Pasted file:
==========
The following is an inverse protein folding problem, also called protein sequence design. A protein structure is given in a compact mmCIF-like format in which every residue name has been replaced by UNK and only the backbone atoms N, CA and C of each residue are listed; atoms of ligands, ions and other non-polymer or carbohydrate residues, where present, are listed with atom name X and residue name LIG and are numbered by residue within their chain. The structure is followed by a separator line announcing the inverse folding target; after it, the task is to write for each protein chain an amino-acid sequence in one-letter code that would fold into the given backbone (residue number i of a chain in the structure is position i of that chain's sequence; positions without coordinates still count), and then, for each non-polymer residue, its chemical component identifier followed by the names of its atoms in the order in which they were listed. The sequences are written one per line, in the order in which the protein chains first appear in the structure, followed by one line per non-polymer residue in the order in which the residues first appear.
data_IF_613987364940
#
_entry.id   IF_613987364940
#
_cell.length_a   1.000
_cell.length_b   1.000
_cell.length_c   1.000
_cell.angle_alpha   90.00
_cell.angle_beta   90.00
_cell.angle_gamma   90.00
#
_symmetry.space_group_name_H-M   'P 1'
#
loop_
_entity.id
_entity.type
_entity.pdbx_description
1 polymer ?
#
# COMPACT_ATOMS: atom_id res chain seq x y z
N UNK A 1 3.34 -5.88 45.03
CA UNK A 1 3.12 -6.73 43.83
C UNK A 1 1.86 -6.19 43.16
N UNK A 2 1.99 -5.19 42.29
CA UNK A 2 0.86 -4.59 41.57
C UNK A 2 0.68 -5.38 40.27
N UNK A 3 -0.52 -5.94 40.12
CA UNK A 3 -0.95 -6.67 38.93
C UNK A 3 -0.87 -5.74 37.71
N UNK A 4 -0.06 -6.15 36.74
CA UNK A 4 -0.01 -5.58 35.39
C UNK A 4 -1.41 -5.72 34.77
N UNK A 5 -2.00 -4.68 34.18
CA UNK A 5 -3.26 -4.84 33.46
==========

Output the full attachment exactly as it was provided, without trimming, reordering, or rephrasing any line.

The following is an inverse protein folding problem, also called protein sequence design. A protein structure is given in a compact mmCIF-like format in which every residue name has been replaced by UNK and only the backbone atoms N, CA and C of each residue are listed; atoms of ligands, ions and other non-polymer or carbohydrate residues, where present, are listed with atom name X and residue name LIG and are numbered by residue within their chain. The structure is followed by a separator line announcing the inverse folding target; after it, the task is to write for each protein chain an amino-acid sequence in one-letter code that would fold into the given backbone (residue number i of a chain in the structure is position i of that chain's sequence; positions without coordinates still count), and then, for each non-polymer residue, its chemical component identifier followed by the names of its atoms in the order in which they were listed. The sequences are written one per line, in the order in which the protein chains first appear in the structure, followed by one line per non-polymer residue in the order in which the residues first appear.
data_IF_613987364940
#
_entry.id   IF_613987364940
#
_cell.length_a   1.000
_cell.length_b   1.000
_cell.length_c   1.000
_cell.angle_alpha   90.00
_cell.angle_beta   90.00
_cell.angle_gamma   90.00
#
_symmetry.space_group_name_H-M   'P 1'
#
loop_
_entity.id
_entity.type
_entity.pdbx_description
1 polymer ?
#
# COMPACT_ATOMS: atom_id res chain seq x y z
N UNK A 1 3.34 -5.88 45.03
CA UNK A 1 3.12 -6.73 43.83
C UNK A 1 1.86 -6.19 43.16
N UNK A 2 1.99 -5.19 42.29
CA UNK A 2 0.86 -4.59 41.57
C UNK A 2 0.68 -5.38 40.27
N UNK A 3 -0.52 -5.94 40.12
CA UNK A 3 -0.95 -6.67 38.93
C UNK A 3 -0.87 -5.74 37.71
N UNK A 4 -0.06 -6.15 36.74
CA UNK A 4 -0.01 -5.58 35.39
C UNK A 4 -1.41 -5.72 34.77
N UNK A 5 -2.00 -4.68 34.18
CA UNK A 5 -3.26 -4.84 33.46